More than 6 million people are enrolled in health insurance plans that allow them to also open health savings accounts, nearly double estimates from just two years ago, according to new industry projections.
But critics of health savings accounts were not deterred by the enrollment figures. They released a separate report Wednesday from the Government Accountability Office that said taxpayers with health savings accounts had an adjusted gross income averaging about $139,000 in 2005, versus $57,000 for all other filers.
The tax figures mean the wealthy are using the accounts as a tax shelter rather than as a means to help them afford health insurance, said Democratic Reps. Pete Stark and Henry Waxman, both from California.
Karen Ignagni, president and CEO of the trade group America's Health Insurance Plans, said the GAO's numbers showed that the typical enrollee deposited $2,100 in a health savings account in 2005 and withdrew $1,000. She said those figures hardly represent amounts that could be described as a tax shelter for the wealthy.
Health savings accounts are a relatively new product pushed by the Bush administration as a way to slow rising health care costs. Workers who purchase health insurance plans with a high deductible can deposit up to $2,900 into the account tax-free, or up to $5,800 for families. Consumers can use the money in their account to pay their medical expenses, or they can save it for future needs, including retirement.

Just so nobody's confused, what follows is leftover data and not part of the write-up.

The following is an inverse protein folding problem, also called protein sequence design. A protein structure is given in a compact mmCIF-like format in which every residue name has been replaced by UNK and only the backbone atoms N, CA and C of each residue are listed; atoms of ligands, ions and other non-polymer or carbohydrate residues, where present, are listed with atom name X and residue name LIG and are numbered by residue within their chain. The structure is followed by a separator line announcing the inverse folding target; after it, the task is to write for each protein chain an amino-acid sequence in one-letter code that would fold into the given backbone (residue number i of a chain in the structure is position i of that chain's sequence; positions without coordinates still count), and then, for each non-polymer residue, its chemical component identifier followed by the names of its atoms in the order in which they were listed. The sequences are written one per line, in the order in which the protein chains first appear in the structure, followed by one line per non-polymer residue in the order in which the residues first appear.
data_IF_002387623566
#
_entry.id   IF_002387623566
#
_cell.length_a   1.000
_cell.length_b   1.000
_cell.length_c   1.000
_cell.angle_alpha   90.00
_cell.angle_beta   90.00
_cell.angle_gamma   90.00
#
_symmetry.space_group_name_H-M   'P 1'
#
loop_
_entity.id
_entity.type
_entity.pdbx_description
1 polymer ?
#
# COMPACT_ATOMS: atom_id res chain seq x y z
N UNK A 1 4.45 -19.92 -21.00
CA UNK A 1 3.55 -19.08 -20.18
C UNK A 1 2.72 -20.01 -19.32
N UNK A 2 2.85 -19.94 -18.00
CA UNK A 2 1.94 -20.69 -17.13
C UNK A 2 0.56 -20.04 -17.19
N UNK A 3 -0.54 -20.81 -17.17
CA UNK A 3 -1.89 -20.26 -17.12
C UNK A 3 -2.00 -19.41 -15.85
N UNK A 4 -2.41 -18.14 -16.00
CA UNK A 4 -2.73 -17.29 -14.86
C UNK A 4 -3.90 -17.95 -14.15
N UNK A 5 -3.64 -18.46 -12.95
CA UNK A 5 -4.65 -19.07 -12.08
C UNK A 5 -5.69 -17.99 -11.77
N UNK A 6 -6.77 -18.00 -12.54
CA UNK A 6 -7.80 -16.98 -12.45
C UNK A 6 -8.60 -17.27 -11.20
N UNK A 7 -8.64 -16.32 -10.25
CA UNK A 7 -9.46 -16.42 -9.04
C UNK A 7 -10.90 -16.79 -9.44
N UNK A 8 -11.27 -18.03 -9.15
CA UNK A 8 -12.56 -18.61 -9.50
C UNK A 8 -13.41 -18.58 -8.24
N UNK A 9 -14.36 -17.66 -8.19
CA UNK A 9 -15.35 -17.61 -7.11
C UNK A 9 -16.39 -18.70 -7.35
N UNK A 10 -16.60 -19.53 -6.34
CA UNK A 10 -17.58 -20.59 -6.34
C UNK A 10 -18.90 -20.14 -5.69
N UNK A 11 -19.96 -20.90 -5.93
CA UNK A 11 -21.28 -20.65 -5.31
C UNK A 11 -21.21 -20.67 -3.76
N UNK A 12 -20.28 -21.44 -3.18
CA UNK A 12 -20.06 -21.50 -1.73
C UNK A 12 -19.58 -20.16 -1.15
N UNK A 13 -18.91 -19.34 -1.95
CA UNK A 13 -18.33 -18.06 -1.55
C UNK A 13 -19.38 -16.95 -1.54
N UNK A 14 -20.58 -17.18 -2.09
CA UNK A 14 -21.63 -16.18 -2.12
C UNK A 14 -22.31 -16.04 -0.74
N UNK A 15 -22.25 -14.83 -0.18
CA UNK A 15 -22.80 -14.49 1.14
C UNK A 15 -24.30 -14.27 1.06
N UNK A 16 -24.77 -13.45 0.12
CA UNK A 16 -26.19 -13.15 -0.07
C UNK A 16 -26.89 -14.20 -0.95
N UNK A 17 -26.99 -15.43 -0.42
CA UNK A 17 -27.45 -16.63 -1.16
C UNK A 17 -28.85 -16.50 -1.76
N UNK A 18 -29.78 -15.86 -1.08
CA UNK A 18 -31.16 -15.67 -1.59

Overall, enrollment in such plans represents about 3.4 percent of the private insurance market, said America's Health Insurance Plans, which compiled the latest enrollment projections. The association said more than a quarter of new enrollees were previously uninsured.
The state with the highest percentage of high-deductible enrollees was Minnesota. About 9.2 percent of the state's total enrollment in private health insurance comes through high-deductible plans. Following closely behind were Louisiana, 9 percent; and the District of Columbia, 8.7 percent.
Supporters of health savings accounts say the accounts make health coverage affordable because the insurance policies that accompany them generally require lower monthly premiums.
But critics question whether the poor and those with high medical expenses can afford all the up-front costs. They're concerned the plans are attracting two extremes: those who buy the policy because it's cheaper, but are unable to invest in the savings accounts, and those who use the accounts to generate tax breaks.
The GAO said national surveys indicate that more than four out of 10 people who purchased high-deductible plans don't open a health savings account, even though they were eligible to do so. Participants said they lacked information about the accounts, they could not afford them, or they did not believe they needed them.
Waxman and Stark renewed calls for legislation that would require enrollees in health savings accounts to prove that withdrawals were for medical expenses.